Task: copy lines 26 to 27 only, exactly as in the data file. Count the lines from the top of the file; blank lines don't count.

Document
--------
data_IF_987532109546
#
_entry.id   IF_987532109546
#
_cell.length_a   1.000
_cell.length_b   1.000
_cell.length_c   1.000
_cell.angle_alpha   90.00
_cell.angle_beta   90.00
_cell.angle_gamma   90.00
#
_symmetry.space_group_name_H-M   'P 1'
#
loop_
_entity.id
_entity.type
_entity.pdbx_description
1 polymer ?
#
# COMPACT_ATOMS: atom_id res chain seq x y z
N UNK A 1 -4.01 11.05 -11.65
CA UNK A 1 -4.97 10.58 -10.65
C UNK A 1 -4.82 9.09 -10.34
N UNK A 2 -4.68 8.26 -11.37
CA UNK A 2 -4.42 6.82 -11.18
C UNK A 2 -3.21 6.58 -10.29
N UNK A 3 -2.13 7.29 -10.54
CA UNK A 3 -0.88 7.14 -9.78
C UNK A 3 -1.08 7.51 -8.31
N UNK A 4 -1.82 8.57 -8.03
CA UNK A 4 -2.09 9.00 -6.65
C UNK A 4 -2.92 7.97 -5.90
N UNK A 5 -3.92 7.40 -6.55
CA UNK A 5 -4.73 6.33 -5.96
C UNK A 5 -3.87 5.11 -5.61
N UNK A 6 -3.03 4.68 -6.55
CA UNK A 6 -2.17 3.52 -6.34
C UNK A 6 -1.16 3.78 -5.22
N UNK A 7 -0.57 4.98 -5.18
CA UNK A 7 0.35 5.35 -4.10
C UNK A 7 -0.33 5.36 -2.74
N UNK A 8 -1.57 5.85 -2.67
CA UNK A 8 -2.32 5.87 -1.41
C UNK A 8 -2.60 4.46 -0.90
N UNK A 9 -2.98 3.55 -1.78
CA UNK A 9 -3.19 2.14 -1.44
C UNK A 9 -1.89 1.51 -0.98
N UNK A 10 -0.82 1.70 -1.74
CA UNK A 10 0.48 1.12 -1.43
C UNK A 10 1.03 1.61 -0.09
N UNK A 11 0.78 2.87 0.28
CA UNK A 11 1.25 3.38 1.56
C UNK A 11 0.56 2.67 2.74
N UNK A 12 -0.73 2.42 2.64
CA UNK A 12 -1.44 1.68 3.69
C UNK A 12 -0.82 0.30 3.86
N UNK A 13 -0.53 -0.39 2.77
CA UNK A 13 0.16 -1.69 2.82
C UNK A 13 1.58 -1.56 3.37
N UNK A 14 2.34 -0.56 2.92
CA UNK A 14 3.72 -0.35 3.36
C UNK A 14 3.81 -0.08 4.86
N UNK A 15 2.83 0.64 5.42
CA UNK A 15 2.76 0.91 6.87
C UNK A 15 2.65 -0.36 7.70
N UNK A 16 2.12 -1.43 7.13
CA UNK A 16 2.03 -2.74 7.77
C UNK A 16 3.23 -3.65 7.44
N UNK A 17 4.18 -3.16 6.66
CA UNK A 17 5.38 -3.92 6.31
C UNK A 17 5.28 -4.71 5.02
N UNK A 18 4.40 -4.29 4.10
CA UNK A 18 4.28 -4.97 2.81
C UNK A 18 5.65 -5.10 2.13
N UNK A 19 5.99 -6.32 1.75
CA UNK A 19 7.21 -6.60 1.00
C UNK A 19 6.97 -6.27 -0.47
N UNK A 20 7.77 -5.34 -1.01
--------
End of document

C UNK A 2 -3.21 6.58 -10.29
N UNK A 3 -2.13 7.29 -10.54